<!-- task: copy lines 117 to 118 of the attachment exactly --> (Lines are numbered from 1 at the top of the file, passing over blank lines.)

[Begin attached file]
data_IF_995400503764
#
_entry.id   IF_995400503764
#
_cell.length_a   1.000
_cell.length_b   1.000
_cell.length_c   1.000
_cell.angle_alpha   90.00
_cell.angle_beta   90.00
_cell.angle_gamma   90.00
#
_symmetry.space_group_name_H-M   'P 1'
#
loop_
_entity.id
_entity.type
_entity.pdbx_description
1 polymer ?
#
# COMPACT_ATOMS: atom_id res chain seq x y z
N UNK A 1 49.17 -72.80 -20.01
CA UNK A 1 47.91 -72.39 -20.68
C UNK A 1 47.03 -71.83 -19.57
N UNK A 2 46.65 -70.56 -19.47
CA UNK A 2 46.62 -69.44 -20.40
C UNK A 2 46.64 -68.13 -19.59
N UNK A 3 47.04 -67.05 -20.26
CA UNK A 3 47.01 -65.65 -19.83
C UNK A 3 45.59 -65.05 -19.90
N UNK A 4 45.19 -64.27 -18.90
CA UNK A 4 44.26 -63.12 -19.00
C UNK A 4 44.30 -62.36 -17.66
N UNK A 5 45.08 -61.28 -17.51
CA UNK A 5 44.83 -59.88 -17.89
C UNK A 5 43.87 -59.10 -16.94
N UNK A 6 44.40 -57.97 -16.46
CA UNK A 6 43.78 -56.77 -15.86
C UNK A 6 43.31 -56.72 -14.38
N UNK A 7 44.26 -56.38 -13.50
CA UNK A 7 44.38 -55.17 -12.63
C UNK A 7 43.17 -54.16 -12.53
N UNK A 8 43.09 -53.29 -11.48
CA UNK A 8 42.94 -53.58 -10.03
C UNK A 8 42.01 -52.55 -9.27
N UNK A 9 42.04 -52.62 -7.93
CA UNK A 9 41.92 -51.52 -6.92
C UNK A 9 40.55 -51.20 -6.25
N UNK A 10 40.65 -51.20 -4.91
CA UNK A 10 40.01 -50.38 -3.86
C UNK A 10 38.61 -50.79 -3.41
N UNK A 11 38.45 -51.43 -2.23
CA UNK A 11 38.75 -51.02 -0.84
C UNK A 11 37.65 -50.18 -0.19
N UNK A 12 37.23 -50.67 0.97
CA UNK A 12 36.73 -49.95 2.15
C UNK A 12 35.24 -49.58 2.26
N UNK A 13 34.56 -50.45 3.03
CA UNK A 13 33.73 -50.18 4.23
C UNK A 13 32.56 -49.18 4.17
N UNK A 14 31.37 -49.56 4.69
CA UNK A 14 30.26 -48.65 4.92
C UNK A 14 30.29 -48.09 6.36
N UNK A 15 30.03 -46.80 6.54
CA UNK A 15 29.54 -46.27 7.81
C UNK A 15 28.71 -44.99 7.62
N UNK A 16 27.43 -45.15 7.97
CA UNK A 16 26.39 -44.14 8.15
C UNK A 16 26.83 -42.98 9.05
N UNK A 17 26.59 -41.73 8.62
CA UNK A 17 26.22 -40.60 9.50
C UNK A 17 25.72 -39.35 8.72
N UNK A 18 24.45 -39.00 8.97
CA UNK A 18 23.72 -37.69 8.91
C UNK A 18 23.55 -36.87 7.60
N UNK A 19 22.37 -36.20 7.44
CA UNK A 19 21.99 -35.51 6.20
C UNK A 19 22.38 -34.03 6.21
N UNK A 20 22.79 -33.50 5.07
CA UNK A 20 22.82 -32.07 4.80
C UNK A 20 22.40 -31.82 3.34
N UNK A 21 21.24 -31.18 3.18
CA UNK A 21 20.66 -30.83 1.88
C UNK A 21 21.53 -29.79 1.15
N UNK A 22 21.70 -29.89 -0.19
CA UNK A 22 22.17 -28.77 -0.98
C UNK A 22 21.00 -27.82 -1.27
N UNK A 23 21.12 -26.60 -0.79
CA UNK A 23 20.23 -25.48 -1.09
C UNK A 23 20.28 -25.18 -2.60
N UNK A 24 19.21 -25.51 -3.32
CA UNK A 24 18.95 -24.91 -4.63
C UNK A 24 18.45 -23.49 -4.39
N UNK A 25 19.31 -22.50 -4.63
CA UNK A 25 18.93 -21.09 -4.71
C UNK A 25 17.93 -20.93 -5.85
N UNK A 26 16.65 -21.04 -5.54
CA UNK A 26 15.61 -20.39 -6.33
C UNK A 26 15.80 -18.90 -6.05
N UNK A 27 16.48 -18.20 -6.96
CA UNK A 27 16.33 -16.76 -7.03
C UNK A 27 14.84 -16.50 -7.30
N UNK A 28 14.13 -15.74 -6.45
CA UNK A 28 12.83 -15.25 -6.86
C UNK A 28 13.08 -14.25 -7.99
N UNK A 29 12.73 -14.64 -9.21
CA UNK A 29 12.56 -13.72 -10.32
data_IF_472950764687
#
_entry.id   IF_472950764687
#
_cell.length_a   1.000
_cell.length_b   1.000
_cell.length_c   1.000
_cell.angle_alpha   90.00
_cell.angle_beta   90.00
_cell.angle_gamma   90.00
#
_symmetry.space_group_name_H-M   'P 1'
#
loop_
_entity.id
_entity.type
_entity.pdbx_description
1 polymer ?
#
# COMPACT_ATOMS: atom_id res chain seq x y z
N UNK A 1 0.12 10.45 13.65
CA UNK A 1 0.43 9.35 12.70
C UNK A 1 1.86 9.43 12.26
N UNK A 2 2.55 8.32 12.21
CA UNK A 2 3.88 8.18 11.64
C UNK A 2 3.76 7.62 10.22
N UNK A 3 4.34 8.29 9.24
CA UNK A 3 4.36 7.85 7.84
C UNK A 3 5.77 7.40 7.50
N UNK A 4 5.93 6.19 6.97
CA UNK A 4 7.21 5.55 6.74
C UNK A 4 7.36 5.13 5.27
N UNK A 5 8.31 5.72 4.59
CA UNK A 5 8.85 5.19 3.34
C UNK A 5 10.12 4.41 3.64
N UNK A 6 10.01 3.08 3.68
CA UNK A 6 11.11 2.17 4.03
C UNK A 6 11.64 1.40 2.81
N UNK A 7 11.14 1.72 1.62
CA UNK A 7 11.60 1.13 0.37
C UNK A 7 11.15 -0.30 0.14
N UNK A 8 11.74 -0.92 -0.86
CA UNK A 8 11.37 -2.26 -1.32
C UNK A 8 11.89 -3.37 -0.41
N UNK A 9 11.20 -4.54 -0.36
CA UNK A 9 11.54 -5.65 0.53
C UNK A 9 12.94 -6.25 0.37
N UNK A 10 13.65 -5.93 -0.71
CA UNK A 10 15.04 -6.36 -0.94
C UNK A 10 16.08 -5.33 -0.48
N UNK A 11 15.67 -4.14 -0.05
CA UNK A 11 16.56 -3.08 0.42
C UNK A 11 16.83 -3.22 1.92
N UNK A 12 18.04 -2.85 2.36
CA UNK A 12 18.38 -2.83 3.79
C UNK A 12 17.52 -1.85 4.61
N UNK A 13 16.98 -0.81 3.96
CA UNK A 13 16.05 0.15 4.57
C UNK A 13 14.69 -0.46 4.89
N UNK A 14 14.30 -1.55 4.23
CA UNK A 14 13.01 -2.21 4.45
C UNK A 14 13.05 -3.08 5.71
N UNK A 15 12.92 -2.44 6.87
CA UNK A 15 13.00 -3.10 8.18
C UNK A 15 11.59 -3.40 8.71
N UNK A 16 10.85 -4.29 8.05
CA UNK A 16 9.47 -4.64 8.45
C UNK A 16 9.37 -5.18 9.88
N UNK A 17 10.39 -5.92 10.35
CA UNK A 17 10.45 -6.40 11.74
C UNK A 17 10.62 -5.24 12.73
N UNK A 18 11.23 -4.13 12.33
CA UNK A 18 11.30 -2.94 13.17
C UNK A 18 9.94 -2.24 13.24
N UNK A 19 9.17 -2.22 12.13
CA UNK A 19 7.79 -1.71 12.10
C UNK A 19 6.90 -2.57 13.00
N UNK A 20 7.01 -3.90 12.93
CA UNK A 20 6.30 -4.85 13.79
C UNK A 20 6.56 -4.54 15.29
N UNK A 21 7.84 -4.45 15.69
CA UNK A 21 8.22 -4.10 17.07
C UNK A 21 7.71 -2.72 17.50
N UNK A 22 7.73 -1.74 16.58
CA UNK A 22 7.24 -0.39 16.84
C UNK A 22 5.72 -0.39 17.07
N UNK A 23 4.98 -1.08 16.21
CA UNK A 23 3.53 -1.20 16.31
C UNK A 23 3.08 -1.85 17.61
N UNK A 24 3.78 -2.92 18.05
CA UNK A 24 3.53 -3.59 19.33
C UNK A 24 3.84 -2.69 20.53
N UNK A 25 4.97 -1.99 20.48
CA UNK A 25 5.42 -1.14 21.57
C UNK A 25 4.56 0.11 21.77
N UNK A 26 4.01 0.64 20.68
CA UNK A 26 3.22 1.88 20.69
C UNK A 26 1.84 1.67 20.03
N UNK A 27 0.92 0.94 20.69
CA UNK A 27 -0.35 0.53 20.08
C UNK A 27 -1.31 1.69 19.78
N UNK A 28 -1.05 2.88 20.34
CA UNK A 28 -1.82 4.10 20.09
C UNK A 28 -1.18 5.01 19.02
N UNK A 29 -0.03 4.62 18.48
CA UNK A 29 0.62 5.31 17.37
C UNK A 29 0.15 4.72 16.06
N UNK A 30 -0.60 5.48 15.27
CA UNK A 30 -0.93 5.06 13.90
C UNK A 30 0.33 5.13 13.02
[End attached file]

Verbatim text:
#
_symmetry.space_group_name_H-M   'P 1'